The performance was arranged after the Daughters of the American Revolution (DAR) refused to allow Anderson to sing at nearby Constitution Hall, which was owned by the DAR. Belafonte offered to pay for Miss Smith’s music education at any school in the world.
Smith politely declined Belafonte’s offer, although he became and remained a mentor for her for the rest of her career. She also tried to calm the waters on her campus in an interview with The Daily Texan.
“After the first shock and hurt had passed, I began to realize that the ultimate success of integration at the university is much more important than my appearance in the opera,” she told the campus paper.
By performance time “Dido and Aneneas” went on as scheduled and without Smith.
The legislature approved funds without a glitch for UT-A. The decision to bend to racial pressures was not universally shared, however.
Smith stayed at UT-A to graduate before she started a stellar career that took her around the world for performances at major opera houses, including the Metropolitan Opera in New York.
“She was a trailblazer,” says Dr. Gwendolyn Brown, vocal music teacher at Nashville’s Fisk University, the institution Conrad said she had really wanted to attend. Fisk had drawn national attention with its Jubilee Singers.
“Her voice was wonderful and refreshing,” says Brown, a contralto singer who says she would listen to Conrad’s music while studying music and wonder if she could do as well. Brown says she never got to meet Conrad, yet from what she knows about her, she feels Fisk would have been a great learning place for her when she was pursuing college in the 1950’s.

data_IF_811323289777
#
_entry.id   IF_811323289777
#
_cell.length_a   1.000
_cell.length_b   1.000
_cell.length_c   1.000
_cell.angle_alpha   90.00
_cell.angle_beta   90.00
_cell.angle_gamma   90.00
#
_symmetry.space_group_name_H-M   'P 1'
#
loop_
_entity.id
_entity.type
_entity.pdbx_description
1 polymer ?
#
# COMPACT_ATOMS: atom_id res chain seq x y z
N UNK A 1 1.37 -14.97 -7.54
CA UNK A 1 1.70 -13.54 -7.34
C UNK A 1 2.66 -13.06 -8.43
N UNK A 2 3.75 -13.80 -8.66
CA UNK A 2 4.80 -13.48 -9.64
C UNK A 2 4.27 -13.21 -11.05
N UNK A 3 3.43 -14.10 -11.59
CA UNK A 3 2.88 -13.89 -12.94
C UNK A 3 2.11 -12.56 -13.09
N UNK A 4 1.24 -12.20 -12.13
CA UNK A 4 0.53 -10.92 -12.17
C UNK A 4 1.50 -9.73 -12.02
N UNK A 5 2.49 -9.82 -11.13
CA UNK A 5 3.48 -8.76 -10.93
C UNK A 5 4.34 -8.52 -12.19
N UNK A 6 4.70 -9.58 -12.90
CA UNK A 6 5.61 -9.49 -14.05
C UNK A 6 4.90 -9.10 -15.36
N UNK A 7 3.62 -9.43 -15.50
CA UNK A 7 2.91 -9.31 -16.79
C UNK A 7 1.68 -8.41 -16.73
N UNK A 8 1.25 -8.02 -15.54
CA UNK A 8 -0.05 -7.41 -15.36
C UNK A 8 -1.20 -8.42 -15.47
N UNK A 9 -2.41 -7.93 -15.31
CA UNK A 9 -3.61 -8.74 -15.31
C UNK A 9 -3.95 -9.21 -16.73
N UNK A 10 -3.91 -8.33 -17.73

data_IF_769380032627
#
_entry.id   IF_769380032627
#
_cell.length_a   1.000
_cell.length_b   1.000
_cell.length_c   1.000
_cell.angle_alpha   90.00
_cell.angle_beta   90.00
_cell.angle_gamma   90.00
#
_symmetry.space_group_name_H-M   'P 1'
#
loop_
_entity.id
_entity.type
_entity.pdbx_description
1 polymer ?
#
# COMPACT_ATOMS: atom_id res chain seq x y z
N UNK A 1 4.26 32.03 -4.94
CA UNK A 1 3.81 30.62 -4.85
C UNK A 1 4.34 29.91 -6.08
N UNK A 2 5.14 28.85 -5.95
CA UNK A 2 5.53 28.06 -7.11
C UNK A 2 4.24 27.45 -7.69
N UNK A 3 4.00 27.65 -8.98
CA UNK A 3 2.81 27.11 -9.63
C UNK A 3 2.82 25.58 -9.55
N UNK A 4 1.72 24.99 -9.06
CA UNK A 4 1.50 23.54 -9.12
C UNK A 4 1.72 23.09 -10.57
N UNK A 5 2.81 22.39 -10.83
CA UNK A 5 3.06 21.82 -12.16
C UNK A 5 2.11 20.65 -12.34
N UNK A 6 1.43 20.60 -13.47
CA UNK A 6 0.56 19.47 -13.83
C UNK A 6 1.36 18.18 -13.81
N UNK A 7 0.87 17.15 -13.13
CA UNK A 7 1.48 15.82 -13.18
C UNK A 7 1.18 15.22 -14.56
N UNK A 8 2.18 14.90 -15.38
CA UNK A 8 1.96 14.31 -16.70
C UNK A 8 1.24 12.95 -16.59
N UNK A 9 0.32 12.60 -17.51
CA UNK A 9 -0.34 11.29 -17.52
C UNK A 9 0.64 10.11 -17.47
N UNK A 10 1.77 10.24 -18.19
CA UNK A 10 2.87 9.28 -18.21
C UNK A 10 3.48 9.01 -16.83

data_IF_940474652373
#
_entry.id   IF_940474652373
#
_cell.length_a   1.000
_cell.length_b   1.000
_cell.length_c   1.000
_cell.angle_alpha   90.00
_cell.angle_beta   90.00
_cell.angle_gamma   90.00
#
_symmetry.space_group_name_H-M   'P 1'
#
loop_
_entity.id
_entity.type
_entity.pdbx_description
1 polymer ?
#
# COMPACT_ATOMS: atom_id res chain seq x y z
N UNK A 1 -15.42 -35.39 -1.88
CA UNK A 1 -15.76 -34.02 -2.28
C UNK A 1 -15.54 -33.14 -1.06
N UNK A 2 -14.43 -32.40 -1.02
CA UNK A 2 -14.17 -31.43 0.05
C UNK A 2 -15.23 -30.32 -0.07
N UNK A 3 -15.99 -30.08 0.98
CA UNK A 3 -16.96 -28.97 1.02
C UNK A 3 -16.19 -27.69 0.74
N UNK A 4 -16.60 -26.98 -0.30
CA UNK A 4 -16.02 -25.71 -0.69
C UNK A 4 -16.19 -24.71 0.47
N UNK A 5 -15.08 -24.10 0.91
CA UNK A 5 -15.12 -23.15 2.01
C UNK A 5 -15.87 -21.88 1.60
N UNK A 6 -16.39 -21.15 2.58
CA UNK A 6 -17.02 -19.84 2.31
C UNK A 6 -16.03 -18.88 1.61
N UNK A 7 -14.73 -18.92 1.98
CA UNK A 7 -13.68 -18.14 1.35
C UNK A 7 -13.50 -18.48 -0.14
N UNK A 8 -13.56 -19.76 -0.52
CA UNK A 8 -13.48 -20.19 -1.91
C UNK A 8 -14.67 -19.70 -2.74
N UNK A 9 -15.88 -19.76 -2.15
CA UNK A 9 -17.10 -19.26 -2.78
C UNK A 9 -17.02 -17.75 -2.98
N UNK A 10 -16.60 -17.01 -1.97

“My heart wanted to go to Fisk,” Conrad told The New York Times in a 2011 interview. “But you didn’t run away if your staying could make a difference—it could encourage other Black kids,” she told the newspaper.
“Barbara’s personality was characterized by peace and strength,” says Don Carleton, executive director of UT-A’s Dolph Briscoe Center for American History. “She never saw herself as a victim and never let her role in the struggle for civil rights define her,” he says. “Instead, she met controversy and prejudice with courage, grace and hope.”
Conrad donated her papers to the Briscoe Center and worked with it when it was producing “When I Rise,” a documentary about her and working with Admiral Bob Inman, in establishing the university’s Endowment for the Study of American Spirituals.
Just as her singing may have earned her a place with her idol Marian Anderson, Conrad’s personality was apparently a lot like Anderson’s.
In his 2002 biography, “Marian Anderson A Singer’s Journey, biographer Allan R. Keiler, a music professor at Brandies University, says in an interview about his research, Anderson never spoke “a tone of meanness, bitterness, blame” about her experiences surrounding the refusal of the DAR to allow her to sing at Constitution Hall because she was a Negro.
Pierce, Carleton and others had essentially the same to say about Barbara Smith Conrad.